Of three leading global and international indices, the MSCI ACWI ex USA ESG Leaders Index and the MSCI Emerging Markets ESG Leaders Index, emphasizing companies with high ESG ratings relative to their peers, outperformed their conventional counterparts with margins of 22 bps and 175 bps, respectively. The ESG indices also continue to eclipse their non-ESG equivalents longer-term. An exception is the MSCI EAFE ESG Leaders Index that dropped -4.63% while its MSCI EAFE conventional counterpart declined -3.99% for a negative differential of 64 bps.
At the same time, the Bloomberg Barclays MSCI US Aggregate Bond Index, down -0.45% in October, performed in line with the non-ESG intermediate investment-grade counterpart, the Bloomberg Barclays US Aggregate Bond Index. For the trailing twelve month period, the ESG index outperformed by 18 bps.
Three ESG mutual fund indices tracked by Sustainable Research and Analysis turned in mixed results with equity and fixed income funds outperforming while the average performance of foreign funds lagged.
The Sustainable (SUSTAIN) Large Cap Equity Fund Index beat the conventional S&P 500 benchmark in October by 21 bps
For the second consecutive month, the Sustainable (SUSTAIN) Large Cap Equity Fund Index posted negative results but again outperformed the conventional S&P 500 Index. The -2.45% decline registered by the SUSTAIN Index in October beat the -2.66% recorded by the S&P 500 as it benefited from the excess performance achieved by seven of the ten funds that comprise the Index. The SUSTAIN Index, which is now down -5.4% over the latest two-month interval, also continued to lead the S&P 500 over the trailing 3-month, year-to-date and 12-month periods. Refer to Chart 2.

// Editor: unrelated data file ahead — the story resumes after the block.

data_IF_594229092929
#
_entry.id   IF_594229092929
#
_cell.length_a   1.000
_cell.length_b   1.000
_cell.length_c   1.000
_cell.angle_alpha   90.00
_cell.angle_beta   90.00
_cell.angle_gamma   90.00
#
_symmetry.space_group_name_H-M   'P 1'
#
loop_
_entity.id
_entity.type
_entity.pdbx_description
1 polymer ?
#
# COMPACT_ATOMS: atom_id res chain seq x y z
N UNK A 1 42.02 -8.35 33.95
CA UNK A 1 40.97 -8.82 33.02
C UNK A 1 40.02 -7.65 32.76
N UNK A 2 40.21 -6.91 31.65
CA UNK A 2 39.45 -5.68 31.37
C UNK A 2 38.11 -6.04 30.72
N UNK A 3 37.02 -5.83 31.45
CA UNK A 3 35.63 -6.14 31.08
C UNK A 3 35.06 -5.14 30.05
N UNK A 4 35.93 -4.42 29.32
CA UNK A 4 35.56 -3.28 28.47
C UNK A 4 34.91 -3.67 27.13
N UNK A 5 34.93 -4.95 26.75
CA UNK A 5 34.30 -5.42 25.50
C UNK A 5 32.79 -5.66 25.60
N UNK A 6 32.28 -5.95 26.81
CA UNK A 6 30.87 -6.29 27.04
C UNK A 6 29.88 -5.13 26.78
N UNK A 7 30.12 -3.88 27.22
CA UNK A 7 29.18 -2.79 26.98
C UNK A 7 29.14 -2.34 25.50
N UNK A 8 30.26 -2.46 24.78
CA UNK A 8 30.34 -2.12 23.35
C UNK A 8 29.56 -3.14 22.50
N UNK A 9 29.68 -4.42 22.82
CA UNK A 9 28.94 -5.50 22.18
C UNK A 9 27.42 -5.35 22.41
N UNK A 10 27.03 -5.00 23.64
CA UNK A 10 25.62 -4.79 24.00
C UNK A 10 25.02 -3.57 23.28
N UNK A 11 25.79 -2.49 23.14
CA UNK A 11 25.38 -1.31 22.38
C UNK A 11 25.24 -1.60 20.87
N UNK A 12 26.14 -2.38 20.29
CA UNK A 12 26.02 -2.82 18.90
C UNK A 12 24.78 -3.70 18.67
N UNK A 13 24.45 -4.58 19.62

Leading the pack in October is the Neuberger Berman Sustainable Equity Fund Institutional shares, down -0.60%, while lagging funds included the Hartford Capital Appreciation A, Pioneer A and GMO Quality III that were down -3.13%, -3.43% and -3.65%, respectively.
The Sustainable (SUSTAIN) Bond Fund Index reversed course again this month but to the negative, recording a -0.37% total return that eclipsed the conventional yardstick by 8 bps
The Sustainable (SUSTAIN) Bond Fund Index reversed course again in October and registered a decline of -0.37% but still managed to outperform the -0.45% recorded by the Bloomberg Barclays US Aggregate Bond Index, for a positive margin of 8 bps. The SUSTAIN Bond Fund Index, which posted its third decline so far this year, is up 6.13% year-to-date. This put the index ahead of the S&P 500 (2.77%) as well as the SUSTAIN Equity Fund Index (4.08%). Refer to Chart 3.